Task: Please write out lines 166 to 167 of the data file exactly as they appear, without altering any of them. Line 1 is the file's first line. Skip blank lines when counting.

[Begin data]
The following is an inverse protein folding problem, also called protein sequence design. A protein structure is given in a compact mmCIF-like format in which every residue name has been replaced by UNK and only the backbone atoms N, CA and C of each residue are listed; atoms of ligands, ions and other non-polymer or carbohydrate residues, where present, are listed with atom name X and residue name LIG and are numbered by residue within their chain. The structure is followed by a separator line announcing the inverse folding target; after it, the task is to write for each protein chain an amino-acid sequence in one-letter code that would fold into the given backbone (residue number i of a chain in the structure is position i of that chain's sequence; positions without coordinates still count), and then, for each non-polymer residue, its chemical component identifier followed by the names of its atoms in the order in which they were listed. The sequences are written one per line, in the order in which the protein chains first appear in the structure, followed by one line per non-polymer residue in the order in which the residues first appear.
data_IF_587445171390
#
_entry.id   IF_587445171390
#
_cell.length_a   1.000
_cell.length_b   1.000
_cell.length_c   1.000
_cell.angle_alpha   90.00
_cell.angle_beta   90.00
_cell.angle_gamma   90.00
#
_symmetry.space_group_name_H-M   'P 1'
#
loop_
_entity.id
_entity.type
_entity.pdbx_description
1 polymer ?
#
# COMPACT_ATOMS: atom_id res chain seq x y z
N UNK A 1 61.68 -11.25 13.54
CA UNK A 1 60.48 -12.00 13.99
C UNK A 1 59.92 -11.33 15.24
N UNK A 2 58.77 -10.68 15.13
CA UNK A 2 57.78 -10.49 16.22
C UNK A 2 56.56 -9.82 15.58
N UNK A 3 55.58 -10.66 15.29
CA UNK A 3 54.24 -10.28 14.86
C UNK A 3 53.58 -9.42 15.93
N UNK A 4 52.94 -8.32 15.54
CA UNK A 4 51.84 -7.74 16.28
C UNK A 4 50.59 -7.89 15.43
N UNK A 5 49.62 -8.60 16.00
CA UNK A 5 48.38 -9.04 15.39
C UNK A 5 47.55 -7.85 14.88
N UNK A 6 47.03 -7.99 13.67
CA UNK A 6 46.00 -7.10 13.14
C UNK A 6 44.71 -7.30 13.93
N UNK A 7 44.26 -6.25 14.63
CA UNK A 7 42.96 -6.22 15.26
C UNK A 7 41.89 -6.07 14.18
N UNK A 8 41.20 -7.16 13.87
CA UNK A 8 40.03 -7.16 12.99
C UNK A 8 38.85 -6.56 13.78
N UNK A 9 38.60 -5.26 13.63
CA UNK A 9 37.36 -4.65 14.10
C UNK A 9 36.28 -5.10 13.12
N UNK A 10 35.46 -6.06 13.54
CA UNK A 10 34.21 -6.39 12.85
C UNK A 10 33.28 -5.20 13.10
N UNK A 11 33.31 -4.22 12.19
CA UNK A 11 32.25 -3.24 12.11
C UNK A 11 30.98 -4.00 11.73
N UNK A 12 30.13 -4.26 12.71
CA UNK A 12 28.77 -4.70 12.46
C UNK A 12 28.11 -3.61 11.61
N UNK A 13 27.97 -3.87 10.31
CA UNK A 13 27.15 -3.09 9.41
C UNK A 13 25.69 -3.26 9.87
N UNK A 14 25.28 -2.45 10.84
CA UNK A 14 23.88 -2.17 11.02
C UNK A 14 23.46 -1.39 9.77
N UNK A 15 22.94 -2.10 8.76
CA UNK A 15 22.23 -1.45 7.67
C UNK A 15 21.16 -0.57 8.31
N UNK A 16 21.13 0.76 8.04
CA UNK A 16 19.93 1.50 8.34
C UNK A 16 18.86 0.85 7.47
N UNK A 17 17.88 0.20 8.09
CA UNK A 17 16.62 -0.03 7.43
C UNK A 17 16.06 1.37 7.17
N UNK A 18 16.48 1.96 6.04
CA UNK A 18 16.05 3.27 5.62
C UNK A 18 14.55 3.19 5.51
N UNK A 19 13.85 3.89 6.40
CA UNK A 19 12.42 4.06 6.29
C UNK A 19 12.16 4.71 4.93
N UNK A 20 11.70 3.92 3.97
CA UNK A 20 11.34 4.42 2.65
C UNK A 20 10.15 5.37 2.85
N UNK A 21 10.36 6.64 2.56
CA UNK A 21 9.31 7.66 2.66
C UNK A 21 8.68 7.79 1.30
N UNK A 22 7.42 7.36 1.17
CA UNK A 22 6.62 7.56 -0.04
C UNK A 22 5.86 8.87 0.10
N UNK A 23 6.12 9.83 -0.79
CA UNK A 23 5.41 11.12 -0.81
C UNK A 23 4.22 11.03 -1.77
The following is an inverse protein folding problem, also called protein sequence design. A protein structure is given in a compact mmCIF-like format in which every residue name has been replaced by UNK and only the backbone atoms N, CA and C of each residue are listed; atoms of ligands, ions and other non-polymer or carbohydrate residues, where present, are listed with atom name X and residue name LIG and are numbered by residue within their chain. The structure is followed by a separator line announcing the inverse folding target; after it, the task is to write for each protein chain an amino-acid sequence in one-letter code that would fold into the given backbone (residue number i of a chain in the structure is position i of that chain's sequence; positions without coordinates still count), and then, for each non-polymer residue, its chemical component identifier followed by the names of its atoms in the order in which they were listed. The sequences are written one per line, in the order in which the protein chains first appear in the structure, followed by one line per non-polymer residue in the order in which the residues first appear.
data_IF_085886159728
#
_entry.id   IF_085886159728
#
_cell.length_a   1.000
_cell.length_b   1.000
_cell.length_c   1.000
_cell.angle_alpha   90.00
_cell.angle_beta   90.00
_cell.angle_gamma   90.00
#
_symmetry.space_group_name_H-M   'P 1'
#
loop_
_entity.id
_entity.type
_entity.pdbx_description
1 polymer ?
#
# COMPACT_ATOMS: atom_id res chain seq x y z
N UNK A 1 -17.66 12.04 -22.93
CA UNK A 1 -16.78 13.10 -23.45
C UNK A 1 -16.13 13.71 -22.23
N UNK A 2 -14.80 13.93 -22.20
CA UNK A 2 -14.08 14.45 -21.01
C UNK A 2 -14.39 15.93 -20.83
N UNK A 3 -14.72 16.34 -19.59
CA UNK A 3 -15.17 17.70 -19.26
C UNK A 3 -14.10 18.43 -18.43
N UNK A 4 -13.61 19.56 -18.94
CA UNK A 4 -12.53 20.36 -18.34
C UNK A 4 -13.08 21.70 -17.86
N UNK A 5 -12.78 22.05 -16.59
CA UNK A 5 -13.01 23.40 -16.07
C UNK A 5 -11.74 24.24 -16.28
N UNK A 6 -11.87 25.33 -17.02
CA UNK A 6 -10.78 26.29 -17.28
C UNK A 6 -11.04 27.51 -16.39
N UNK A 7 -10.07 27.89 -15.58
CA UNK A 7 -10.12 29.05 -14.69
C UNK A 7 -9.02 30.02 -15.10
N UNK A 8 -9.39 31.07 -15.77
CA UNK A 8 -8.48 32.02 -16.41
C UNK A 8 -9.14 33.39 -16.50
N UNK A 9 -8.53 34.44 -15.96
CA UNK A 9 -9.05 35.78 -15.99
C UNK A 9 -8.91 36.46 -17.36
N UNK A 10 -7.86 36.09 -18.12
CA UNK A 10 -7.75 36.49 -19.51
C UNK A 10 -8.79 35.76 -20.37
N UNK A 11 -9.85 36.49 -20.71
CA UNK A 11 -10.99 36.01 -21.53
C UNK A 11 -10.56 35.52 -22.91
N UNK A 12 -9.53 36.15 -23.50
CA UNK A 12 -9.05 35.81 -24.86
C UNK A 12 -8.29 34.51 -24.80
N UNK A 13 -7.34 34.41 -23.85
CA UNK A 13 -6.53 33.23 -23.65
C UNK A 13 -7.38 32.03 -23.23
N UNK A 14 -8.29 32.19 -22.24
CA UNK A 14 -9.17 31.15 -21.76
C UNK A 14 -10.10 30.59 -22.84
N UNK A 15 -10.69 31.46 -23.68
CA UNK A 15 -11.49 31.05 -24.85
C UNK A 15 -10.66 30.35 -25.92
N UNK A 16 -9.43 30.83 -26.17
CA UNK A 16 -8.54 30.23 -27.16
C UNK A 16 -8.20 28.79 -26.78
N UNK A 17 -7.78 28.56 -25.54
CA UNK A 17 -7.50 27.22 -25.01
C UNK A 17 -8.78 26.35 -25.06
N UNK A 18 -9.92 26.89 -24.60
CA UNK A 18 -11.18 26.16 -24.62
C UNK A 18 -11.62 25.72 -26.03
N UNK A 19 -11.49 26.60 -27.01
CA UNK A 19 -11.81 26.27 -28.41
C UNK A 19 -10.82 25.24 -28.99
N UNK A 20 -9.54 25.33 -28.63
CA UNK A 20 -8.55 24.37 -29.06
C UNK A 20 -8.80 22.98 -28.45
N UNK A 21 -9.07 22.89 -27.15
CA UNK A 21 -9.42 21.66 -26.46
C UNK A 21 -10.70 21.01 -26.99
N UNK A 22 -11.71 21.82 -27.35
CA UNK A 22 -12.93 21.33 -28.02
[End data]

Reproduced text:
N UNK A 19 -11.49 26.60 -27.01
CA UNK A 19 -11.81 26.27 -28.41